Traditional leaders outline Covid-19 regulations in bid to reopen Eastern Cape initiation schools
Ahead of the summer initiation season, traditional leaders plan to introduce Covid-19 regulations to schools. Traditional leaders want government to lift the ban on initiation schools to prevent illegal schools from mushrooming in the Eastern Cape, writes Thamsanqa Mbovane.
In a bid to reopen initiation schools, the House of Traditional Leaders in the Eastern Cape assured government this week that initiation schools will adhere to Covid-19 regulations.
Nkosi Langa Mavuso, acting chairperson of the house, stressed the importance of opening regulated initiation schools, to avoid the “mushrooming of illegal schools” ahead of the summer circumcision school.
Mavuso met with Minister of Health Zweli Mkhize and Eastern Cape MEC Sindiswa Gomba. Included in the meeting were members of the department of Cooperative Governance and Traditional Affairs (Cogta), who are coordinating the government’s emergency response to the pandemic and work directly with traditional leaders. The meeting was part of Mkhize’s visit to the region amid a Covid-19 spike in the province.
Covid-19 regulations at initiation schools
The House of Traditional Leaders outlined a plan to Mkhize and the officials to ensure that initiation schools would be ready to reopen under Covid-19 regulations. Initiation schools around the country were closed during winter as South Africa experienced a wave of Covid-19 infections. In light of the recent spike in infections in the province, traditional leaders plan to limit circumcision in affected areas.
“Where there is resurgence, there must be no initiation schools,” Mavuso said.
“We will not allow circumcision to take place at Joe Gqabi, Alfred Nzo, and the Nelson Mandela Bay municipalities, because of high numbers of Covid-19 cases in those areas.”
In their proposal to reopen initiation schools under Covid-19 restrictions, Mavuso says the the ingcibi (the man responsible for the circumcision) and ikhankatha (the guardian of the initiates) must wear masks. To adhere to social distancing rules, only two initiates will be allowed in a hut.
“Sanitiser won’t be allowed because it has alcohol,” Mavuso explained. “Water and soap will only be allowed to be used and visitors are barred from going to the initiation schools.”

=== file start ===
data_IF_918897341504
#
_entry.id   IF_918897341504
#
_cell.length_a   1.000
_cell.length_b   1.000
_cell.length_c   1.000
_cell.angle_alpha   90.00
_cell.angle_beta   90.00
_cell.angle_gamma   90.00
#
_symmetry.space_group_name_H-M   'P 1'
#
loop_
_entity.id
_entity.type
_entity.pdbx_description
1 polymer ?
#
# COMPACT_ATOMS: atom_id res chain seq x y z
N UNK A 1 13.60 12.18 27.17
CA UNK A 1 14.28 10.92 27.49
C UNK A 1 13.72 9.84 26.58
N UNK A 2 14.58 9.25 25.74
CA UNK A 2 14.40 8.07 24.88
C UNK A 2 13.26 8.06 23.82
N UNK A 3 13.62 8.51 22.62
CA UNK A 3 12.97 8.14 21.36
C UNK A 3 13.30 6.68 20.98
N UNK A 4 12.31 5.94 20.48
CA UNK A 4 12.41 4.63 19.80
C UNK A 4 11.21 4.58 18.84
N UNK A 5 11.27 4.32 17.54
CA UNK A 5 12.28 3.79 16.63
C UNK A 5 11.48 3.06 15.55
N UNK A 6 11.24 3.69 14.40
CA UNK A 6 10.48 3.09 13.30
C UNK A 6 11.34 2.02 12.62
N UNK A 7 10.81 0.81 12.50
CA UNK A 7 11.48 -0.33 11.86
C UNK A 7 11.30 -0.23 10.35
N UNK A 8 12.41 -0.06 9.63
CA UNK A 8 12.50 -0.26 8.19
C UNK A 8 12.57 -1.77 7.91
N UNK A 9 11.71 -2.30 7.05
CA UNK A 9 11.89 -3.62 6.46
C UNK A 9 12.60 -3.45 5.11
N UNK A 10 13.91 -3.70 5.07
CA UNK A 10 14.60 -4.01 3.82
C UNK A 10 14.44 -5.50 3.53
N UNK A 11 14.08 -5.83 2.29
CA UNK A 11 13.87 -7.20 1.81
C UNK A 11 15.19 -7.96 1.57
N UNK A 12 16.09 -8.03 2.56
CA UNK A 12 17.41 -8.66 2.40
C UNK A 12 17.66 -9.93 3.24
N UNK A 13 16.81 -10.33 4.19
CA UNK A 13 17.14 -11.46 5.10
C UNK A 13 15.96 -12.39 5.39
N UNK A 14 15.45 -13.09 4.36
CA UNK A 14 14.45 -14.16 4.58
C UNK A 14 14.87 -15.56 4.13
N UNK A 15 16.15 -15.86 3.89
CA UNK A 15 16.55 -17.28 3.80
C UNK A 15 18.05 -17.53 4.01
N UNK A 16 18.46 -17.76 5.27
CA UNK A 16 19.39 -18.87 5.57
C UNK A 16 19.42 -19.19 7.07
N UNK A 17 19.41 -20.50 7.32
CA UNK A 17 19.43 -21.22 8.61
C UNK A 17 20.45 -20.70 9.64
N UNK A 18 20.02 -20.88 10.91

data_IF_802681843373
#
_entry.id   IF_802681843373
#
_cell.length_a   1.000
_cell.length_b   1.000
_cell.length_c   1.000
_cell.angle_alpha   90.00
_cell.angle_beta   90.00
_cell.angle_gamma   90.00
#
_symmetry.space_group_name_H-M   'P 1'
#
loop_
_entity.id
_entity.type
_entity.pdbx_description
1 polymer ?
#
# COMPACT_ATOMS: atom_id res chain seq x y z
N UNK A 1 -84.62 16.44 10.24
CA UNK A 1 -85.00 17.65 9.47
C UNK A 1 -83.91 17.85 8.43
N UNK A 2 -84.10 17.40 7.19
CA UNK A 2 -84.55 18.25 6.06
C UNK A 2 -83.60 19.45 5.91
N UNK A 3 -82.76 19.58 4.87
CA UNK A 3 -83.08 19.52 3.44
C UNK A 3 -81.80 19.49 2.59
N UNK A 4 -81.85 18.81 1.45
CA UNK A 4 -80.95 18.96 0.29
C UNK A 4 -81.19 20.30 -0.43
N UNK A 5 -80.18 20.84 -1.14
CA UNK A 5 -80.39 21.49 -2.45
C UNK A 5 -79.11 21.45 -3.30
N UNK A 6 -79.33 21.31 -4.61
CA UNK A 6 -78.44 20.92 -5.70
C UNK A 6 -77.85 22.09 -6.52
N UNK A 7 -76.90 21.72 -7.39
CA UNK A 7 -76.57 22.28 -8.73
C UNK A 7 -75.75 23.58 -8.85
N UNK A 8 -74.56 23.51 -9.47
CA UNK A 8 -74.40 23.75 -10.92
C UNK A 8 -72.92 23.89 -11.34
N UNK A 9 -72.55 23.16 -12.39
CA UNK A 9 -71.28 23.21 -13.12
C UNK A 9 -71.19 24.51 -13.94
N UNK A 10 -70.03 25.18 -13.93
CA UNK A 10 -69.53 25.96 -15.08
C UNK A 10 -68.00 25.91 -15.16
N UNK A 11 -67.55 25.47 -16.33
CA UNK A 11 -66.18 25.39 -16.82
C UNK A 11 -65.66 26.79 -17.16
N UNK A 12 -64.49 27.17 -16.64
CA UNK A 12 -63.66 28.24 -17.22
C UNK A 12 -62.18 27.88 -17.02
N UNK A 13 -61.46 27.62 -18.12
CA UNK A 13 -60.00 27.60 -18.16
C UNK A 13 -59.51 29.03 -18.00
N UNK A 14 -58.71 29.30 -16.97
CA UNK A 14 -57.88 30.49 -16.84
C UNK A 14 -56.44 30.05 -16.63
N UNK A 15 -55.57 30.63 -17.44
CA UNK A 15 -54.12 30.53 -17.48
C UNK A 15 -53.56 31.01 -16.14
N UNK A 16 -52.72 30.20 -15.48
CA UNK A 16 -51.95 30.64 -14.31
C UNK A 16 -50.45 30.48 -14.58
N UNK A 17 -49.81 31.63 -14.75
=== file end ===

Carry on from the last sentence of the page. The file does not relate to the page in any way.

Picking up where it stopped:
“All initiates must first undergo a medical and Covid-19 tests to ensure they are fit to go to the bush,” added Mavuso.
‘Mushrooming of illegal initiation schools’
Reopening regulated schools will avoid the proliferation of illegal schools. In June, the province saw a number of illegal initiation schools take advantage of the closure formal schools, said Mavuso.
In Buffalo City officials rescued 20 men from illegal initiation schools, while in the O. R. Tambo municipality, ten were rescued. One initiate who had undergone illegal initiation died, said Mavuso. Traditional leaders fear that if the regulations are not amended for initiation schools, the province may experience more tragedy.
“We predict that mushrooming of illegal initiation schools will break out during summer circumcision season,” said Mavuso. “We are calling on the government to lift the ban on initiation circumcision season, because our government does not have resources to control eruption of illegal initiation schools.”
The health ministry supports the health measures put forward by the house of traditional leaders, said Mkhize’s spokesperson Dr. Lwazi Manzi. Still, the final decision lies with Cogta, the department leading the regulation of initiation schools.
Provincial authorities said initiation schools will remain closed until a decision is made.
“We are still engaging national government on this and we ask all stakeholders and partners to wait for that process,” Mvusiwekhaya Sicwetsha spokesperson for the premier’s office. “Ulwaluko remains suspended in the country and in the province.” – Health-e News